Did You Notice? That neither of those makes – both of whom have been talked about religiously for the “Most Improved” title – are holding a candle to either Chevrolet or Ford in the manufacturer standings. Right now, it’s Chevy and Ford tied with 31, then Toyota with 26 and Dodge with 22. So, don’t write off the Bowtie Brigade just yet; or even the Blue Ovals, for that matter.

Did You Notice? That whenever a woman tries to break into NASCAR – like the case of Chrissy Wallace this week – it’s always negative press (did she earn her keep, can she keep up with the Big Boys, how did she get her ride, etc.) Why? Would having a Danica Patrick in this series actually be a bad thing? At this point, I don’t care how when it comes to minorities in this sport; I just want it to happen, and for them to be successful. So, let’s cheer for Chrissy, not chastise. Also, I think it’s ironic that Mike Wallace‘s daughter is at the forefront of the diversity movement, seeing as it was Wallace himself who was accused of deliberately spinning out the first female polesitter ever in the NASCAR Busch Series, Shawna Robinson, back in 1994. Wallace was accused of some chauvinistic comments back then; I wonder how he feels about all that now.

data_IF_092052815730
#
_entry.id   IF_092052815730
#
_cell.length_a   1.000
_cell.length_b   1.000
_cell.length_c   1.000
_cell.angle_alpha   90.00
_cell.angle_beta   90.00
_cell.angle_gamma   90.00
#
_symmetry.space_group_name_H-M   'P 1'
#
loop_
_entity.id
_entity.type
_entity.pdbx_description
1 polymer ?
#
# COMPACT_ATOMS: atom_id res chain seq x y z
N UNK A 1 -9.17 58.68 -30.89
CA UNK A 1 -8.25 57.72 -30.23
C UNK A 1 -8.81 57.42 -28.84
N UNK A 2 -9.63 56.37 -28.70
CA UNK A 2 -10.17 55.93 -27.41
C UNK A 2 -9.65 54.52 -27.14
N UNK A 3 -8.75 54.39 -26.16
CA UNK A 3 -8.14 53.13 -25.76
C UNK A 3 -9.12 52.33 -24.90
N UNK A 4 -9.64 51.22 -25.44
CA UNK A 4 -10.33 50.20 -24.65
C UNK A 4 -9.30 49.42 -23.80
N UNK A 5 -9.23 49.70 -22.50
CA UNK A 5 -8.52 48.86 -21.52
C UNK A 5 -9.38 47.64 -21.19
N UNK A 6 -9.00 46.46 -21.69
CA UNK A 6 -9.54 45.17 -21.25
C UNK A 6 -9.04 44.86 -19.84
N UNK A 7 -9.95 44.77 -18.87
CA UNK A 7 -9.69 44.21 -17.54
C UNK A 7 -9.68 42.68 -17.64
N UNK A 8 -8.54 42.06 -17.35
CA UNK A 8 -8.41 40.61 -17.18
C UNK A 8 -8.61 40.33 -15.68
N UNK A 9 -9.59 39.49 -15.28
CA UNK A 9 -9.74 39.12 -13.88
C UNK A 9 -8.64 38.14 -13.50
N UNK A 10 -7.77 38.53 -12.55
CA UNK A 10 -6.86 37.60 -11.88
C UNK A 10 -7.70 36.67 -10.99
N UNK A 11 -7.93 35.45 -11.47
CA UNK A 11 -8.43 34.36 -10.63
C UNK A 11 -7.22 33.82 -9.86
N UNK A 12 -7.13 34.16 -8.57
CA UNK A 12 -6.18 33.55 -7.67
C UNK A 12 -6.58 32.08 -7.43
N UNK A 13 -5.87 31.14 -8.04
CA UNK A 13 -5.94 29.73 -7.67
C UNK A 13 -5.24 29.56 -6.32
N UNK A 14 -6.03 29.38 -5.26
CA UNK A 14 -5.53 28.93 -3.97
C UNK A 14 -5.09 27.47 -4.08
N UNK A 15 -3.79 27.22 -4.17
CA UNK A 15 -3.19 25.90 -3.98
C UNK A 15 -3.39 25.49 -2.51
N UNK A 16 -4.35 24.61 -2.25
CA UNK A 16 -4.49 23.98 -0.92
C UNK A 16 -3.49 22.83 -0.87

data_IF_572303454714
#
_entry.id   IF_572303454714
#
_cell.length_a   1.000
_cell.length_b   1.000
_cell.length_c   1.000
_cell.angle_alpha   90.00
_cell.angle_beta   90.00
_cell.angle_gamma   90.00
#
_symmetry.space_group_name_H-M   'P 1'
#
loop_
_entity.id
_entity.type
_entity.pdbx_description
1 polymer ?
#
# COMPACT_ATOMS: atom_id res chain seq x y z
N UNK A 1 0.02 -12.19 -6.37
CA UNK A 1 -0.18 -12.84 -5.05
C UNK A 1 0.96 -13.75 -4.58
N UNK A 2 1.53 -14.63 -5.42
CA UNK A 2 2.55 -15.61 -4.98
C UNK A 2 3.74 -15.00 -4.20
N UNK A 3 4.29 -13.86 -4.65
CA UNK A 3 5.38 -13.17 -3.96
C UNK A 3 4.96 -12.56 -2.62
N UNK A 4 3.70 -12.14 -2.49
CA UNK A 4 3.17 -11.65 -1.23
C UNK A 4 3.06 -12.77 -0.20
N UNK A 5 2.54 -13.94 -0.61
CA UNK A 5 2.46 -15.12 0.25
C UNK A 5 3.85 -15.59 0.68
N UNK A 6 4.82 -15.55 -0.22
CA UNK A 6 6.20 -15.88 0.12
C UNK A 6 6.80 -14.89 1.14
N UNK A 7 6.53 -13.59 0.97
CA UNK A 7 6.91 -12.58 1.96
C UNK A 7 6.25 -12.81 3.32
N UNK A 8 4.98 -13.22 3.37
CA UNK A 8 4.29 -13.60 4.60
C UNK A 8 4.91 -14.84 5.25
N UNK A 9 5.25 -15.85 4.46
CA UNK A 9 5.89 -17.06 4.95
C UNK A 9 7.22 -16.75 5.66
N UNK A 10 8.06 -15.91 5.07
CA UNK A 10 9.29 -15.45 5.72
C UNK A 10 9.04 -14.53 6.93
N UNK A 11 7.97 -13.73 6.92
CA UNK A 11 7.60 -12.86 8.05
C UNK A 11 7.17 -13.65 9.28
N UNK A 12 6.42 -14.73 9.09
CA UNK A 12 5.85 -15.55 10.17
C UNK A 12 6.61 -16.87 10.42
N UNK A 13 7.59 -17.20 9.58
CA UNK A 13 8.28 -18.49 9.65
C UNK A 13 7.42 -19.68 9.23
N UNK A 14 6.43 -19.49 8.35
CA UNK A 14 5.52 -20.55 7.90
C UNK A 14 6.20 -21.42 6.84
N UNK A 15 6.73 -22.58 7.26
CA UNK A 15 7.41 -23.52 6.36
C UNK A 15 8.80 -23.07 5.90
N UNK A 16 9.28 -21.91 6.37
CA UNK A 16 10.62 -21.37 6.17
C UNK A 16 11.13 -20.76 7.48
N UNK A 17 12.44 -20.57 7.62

BOWLES: NCAA CINDERELLAS A REMINDER OF NASCAR’S GLASS SLIPPER

Did You Notice? Kenny Wallace left his Fitz Motorsports ride last week because of a lack of sponsorship money; supposedly, the deal with Shark Energy Drink was distribution-based, and the funding needed to run the car never materialized. So, Fitz said he would be “scaling back” to a one-car operation while he looked to find sponsorship elsewhere; but if that’s the case, why was Ruben Pardo trying to qualify that very same car at Nashville before he wrecked?

I’ll tell you why; to start and park it. For no longer does “scaling back” mean not bringing the car to the track in the Nationwide Series; it means, “we’re not just going to try and run the full race until we get the money, because we can fill the field and collect some of the purse.” And if you’re wondering if and when I’ll stop pointing this out, it’s not going to be anytime soon. This concept is wrong; it goes against the very nature of competitive sports. Can you imagine if the No. 16 seeds in the NCAA tournament stopped playing after five minutes of the game just because they had no chance? OK, sometimes it feels like that way anyway, but do you see my point? I thought the concept of racing was to be the fastest car, not collect a paycheck.

I know the Nationwide Series is in tough shape sponsorship-wise, I totally understand that. And I know the economy is tough, but I’d rather see short fields than cars pull it in before the first pit stop. What sort of sham are you selling the fans?